I'm not going to say whether or not I think these sessions are worthwhile. Yes I will - I don't. The most recent, though, is the singular exception. For this special session we separated into two groups - one for the women, one for the men. Anytime there is something that can only be said in the presence of people of the same sex you know that it's going to be interesting, and I wasn't disappointed.
One thing that I've learned is that Zambia has a VERY traditional view of gender roles (men putting food on the table, women cooking it), and that any public discussion or even acknowledgment of sex is FORBIDDEN. The purpose of this class was to give us fair warning about the whats, whys, and hows of gender relationships in Zambia, but it quickly veered off the path into something else entirely. I'm not sure if it's the result of years of repression, but our Zambian trainers (and admittedly some of the volunteers) were talking about the birds and the bees in greater detail than I've ever encountered in such mixed company.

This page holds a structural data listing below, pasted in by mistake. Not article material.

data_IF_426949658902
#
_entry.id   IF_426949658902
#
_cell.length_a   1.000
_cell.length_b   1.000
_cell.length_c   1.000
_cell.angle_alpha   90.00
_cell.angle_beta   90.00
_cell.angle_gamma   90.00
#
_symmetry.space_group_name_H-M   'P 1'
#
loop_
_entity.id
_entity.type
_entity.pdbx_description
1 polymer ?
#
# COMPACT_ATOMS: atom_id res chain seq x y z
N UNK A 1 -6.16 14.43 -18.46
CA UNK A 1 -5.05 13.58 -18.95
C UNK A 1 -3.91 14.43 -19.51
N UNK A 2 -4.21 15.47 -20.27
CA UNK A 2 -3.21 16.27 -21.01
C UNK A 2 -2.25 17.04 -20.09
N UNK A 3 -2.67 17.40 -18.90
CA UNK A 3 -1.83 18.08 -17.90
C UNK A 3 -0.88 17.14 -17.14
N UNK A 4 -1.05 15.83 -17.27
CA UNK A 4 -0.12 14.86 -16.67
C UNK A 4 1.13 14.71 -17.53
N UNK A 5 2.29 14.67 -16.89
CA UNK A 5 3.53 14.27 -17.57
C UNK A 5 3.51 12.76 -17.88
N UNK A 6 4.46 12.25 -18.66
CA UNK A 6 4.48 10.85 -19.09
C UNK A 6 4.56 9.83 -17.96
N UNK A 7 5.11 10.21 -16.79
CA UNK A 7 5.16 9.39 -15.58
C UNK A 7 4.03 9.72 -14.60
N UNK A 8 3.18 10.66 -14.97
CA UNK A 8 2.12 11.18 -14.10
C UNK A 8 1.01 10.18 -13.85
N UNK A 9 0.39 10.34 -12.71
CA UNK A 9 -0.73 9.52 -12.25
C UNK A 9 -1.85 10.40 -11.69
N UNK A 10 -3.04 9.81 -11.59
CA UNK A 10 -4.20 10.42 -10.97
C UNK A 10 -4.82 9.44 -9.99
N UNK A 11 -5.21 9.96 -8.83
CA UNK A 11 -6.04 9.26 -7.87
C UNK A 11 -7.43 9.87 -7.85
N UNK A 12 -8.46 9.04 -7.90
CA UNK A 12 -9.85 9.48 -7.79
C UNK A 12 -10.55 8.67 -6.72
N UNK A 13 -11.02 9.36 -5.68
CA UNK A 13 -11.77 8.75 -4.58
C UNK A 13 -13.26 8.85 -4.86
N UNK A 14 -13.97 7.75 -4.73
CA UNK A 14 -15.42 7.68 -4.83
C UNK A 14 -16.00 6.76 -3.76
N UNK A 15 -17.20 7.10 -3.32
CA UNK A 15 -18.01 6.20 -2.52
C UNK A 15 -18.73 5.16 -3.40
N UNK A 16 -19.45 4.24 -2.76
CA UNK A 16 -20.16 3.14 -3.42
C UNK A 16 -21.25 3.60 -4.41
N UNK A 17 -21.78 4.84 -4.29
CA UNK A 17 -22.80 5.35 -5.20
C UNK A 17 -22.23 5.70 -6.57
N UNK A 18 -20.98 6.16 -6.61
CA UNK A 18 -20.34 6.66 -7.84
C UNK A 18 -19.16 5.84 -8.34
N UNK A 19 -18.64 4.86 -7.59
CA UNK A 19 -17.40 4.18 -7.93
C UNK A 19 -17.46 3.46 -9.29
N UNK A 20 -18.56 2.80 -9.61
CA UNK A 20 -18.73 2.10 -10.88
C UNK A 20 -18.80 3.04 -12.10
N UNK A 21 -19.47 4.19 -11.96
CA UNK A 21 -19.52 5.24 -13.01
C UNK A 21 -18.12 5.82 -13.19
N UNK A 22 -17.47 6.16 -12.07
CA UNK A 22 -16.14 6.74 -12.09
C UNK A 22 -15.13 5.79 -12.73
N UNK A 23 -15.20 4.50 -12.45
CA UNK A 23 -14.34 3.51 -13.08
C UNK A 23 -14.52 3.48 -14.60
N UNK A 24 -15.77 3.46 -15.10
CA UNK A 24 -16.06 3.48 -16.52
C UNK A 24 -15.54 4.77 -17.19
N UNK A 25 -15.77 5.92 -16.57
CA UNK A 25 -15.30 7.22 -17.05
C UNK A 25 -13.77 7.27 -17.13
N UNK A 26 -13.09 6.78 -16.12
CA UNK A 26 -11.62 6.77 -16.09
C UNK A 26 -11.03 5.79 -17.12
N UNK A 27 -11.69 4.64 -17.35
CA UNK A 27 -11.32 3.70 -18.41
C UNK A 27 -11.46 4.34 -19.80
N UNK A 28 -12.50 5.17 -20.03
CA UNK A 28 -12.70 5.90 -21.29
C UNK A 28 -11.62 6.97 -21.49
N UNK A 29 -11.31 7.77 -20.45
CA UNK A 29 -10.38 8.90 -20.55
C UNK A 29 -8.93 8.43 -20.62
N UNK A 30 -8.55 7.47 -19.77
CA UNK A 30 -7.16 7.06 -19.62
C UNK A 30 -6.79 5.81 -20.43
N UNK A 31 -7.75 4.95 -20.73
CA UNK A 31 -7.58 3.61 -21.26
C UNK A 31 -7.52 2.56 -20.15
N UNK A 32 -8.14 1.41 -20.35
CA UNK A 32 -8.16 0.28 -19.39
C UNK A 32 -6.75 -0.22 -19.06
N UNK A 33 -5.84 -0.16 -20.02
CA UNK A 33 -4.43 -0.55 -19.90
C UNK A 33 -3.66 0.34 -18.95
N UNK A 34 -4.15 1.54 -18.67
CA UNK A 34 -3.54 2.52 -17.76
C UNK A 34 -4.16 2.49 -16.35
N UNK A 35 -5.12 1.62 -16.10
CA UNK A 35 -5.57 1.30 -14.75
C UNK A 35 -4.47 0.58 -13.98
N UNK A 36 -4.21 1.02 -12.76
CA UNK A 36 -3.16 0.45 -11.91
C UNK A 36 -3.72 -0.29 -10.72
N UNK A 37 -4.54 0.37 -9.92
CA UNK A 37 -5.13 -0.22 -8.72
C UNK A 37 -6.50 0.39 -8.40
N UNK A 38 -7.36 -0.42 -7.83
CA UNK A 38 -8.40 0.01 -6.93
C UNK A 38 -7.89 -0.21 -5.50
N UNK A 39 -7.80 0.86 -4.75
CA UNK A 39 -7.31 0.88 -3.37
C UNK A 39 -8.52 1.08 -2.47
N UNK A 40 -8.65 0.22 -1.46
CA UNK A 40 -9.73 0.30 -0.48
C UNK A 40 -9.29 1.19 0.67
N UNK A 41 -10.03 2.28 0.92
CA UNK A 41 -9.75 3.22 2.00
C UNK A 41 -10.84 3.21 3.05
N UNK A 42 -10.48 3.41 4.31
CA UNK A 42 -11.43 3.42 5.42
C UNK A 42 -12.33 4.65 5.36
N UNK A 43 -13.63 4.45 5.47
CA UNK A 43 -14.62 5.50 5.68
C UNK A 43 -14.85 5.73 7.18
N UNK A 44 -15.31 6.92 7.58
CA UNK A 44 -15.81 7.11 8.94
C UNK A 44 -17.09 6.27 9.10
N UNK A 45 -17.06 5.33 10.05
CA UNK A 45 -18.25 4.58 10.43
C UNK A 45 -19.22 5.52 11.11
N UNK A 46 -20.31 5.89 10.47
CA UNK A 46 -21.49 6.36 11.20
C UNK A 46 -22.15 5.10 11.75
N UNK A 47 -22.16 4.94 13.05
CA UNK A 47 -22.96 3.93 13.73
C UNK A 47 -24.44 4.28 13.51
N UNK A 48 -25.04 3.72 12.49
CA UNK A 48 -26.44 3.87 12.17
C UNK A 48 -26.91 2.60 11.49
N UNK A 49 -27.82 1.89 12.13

I won't go into the same level of detail that we did in our class (you're welcome, family members). I will say only that Jebros - a married, 40-something Zambian language trainer - was at one point in the center of this circle of men, on his back, showing us the techniques Zambian women use to please the men in their lives. I'm no prude, but there were moments where even I was blushing.
So I ask myself, was this a necessary element in our cultural exchange? Do I now know more about Zambia and its people? In the eyes of Peace Corps, was that moment the point at which we can look at Goal #3 and say, "Mission accomplished"?
I believe the answer is yes on all counts.